The search for aliens is fine but are we looking in the wrong place?

search for aliens
Image credit | RaspberryStudio/

The search for aliens is growing in pace and importance. Some say that we are being readied for a ‘big reveal’. Others, and many of them, say that the whole thing is a bunch of ‘hooey’ and we should get on with our lives (although that is tricky at the moment).

We have always assumed that aliens live light years away and will arrive at warp speed, demanding to be taken to our leaders. We have also assumed that our search for aliens would end with green humanoids, possibly with bigger brains than ours, who will shake hands and show us how to get to the other side of the galaxy at impossibly high speeds, even through the roiling turmoil that lies outside our galaxy.

Now, though, our search for life is focused closer to home. We know that several planets in our neighbourhood have water in some form. The clouds of gas around Venus we now know have the building blocks for life and probes have detected what they believe are life forms. This prompted Russia to call Venus the Russian Planet (giving rise to a debate about who owns what).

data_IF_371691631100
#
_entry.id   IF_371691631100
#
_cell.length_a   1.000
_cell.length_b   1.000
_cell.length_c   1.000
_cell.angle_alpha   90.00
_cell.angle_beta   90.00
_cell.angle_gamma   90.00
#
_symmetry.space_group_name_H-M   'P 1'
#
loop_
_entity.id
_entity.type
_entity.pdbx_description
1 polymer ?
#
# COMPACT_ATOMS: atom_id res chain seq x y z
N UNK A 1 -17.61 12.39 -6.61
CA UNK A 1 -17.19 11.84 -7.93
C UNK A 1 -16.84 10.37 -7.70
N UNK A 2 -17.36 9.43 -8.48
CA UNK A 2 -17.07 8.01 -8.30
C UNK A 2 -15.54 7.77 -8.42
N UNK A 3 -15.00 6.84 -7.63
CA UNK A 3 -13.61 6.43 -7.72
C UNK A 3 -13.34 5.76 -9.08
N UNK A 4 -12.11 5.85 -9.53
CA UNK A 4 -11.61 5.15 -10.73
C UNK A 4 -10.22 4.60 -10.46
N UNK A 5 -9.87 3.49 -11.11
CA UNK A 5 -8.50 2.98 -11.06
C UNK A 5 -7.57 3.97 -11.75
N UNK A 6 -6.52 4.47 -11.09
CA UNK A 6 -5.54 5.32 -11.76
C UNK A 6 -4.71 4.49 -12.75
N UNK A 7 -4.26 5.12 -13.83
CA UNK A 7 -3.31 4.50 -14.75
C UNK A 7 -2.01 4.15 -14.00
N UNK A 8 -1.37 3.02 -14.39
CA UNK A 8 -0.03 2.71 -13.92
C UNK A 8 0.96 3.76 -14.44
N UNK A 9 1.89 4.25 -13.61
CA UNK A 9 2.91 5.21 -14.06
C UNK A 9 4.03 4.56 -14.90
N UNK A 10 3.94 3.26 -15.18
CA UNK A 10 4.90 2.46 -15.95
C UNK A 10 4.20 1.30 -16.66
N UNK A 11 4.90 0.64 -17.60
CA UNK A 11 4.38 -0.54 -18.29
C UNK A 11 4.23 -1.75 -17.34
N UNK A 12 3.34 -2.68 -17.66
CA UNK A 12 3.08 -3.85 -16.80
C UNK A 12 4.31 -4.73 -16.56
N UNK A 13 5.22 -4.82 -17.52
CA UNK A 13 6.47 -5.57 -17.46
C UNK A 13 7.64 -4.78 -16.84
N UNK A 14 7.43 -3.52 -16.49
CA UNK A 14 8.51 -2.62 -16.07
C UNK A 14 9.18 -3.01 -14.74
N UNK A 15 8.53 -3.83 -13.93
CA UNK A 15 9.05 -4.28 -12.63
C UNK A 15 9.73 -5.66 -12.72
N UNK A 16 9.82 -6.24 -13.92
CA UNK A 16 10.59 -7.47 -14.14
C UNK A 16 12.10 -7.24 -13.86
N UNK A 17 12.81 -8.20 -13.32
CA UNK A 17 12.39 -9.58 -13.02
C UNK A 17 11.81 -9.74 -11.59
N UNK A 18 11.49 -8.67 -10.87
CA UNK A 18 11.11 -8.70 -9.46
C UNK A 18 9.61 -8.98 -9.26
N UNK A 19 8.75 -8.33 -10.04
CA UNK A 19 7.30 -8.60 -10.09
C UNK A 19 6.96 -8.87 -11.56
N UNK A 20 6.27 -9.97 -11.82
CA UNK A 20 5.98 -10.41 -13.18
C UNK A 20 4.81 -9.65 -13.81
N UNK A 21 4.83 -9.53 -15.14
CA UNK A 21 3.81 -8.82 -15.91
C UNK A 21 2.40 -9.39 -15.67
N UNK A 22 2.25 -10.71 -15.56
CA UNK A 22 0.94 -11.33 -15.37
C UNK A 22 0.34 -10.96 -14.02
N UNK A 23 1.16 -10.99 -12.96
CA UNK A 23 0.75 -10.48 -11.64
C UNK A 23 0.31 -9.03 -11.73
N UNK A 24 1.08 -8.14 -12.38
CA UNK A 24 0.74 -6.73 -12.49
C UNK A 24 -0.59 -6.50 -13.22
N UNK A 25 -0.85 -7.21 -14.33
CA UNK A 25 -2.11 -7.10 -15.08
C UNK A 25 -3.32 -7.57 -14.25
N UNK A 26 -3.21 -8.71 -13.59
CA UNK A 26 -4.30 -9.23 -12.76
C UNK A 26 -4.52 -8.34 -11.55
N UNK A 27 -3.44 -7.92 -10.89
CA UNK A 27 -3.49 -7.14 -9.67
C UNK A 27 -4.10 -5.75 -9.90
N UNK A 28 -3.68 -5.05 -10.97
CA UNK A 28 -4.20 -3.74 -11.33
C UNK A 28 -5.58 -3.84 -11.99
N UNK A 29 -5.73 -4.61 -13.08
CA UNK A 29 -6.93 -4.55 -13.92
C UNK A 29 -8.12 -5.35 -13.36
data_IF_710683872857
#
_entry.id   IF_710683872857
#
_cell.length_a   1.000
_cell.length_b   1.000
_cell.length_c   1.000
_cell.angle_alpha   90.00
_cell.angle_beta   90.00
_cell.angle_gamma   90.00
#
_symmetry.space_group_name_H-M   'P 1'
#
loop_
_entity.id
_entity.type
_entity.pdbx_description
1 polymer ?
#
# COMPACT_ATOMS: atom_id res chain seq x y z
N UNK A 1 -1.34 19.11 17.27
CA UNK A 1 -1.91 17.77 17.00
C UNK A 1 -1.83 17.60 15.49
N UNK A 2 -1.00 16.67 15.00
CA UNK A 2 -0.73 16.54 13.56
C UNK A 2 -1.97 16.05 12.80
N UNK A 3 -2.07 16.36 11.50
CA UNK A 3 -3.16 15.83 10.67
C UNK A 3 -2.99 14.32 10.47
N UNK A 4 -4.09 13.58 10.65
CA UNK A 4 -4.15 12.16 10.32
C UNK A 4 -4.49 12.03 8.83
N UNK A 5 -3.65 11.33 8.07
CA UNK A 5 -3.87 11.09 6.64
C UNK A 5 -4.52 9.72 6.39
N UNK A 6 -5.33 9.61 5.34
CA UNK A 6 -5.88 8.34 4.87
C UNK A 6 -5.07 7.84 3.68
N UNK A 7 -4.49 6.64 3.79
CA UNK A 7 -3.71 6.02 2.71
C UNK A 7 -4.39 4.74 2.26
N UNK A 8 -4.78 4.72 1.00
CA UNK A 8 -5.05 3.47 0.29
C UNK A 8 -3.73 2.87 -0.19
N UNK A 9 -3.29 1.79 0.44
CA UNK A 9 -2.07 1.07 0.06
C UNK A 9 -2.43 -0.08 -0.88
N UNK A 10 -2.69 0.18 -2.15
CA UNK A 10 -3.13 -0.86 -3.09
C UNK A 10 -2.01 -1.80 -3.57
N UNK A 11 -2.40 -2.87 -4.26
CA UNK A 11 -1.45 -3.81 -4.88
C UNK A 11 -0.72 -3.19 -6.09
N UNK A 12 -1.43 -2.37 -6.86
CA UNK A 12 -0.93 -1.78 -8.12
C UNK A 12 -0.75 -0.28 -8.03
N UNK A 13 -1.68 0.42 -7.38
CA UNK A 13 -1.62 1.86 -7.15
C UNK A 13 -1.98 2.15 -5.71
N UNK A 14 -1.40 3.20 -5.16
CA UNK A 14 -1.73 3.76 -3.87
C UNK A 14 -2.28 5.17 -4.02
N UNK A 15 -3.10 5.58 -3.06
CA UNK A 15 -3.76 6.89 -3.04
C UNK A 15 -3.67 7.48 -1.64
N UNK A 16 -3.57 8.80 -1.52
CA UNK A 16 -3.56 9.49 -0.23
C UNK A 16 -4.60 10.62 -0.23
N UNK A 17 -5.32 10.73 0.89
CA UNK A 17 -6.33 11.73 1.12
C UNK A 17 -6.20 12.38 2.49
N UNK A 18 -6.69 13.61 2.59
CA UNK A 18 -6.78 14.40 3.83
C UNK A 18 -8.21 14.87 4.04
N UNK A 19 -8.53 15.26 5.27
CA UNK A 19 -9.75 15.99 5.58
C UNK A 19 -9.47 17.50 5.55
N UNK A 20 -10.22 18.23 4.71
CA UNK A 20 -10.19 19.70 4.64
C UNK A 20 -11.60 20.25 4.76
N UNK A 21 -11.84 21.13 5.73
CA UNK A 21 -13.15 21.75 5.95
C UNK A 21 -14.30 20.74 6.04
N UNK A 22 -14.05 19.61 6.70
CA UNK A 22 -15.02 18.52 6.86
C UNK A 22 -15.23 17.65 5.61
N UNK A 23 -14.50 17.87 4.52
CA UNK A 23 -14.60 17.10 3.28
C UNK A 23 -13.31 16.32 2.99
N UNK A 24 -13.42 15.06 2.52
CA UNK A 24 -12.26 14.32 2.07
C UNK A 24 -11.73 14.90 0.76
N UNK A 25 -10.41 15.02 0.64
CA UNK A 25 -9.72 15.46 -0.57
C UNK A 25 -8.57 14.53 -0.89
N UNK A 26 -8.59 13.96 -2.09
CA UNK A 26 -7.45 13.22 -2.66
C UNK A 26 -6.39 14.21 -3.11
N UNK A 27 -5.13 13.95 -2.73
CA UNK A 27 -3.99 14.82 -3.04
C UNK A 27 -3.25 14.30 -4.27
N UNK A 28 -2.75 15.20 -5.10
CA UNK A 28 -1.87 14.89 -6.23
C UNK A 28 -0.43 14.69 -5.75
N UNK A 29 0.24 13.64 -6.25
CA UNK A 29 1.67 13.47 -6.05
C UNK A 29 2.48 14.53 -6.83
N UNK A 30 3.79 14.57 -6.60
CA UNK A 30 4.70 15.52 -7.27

There was also, scientists believe, some form of life on Mars.

Obviously, we are not expecting to find green humanoids on Mars or Venus (although some believe they are hiding there waiting for the moment the Earth becomes warm enough to sustain them, before they pounce) and anyway, the search for life close to home is about us surviving on other planets.

The problem with aliens is whether we would recognise them if we met them and if we did, then would that be useful to either party.

Thinking outside the box is the only way to think about aliens. One James Lovelock, who thought up the concept of Gaia – the earth is the being that is alive – believes, with others, that we should have a wider concept of life than just the human one. He calls it lyfe (pronounced loif).

He and his colleagues suggest four criteria for lyfe:

  1. It draws on energy sources in its environment that keep it from becoming uniform and unchanging.
  2. It grows exponentially (for example by replication).
  3. It can regulate itself to stay stable in a changing environment.
  4. It learns and remembers information about that environment. Darwinian evolution is an example of such learning over very long timescales: genes preserve useful adaptations to particular circumstances.

All of which is fine.

It may be that one day, we find creatures like ourselves and we all get along and set off to distant galaxies.

It may also be that in our search for aliens, what we actually encounter are creatures that are very different from ourselves, resembling spiders or weird sea creatures, in which case we will face a very different set of challenges.

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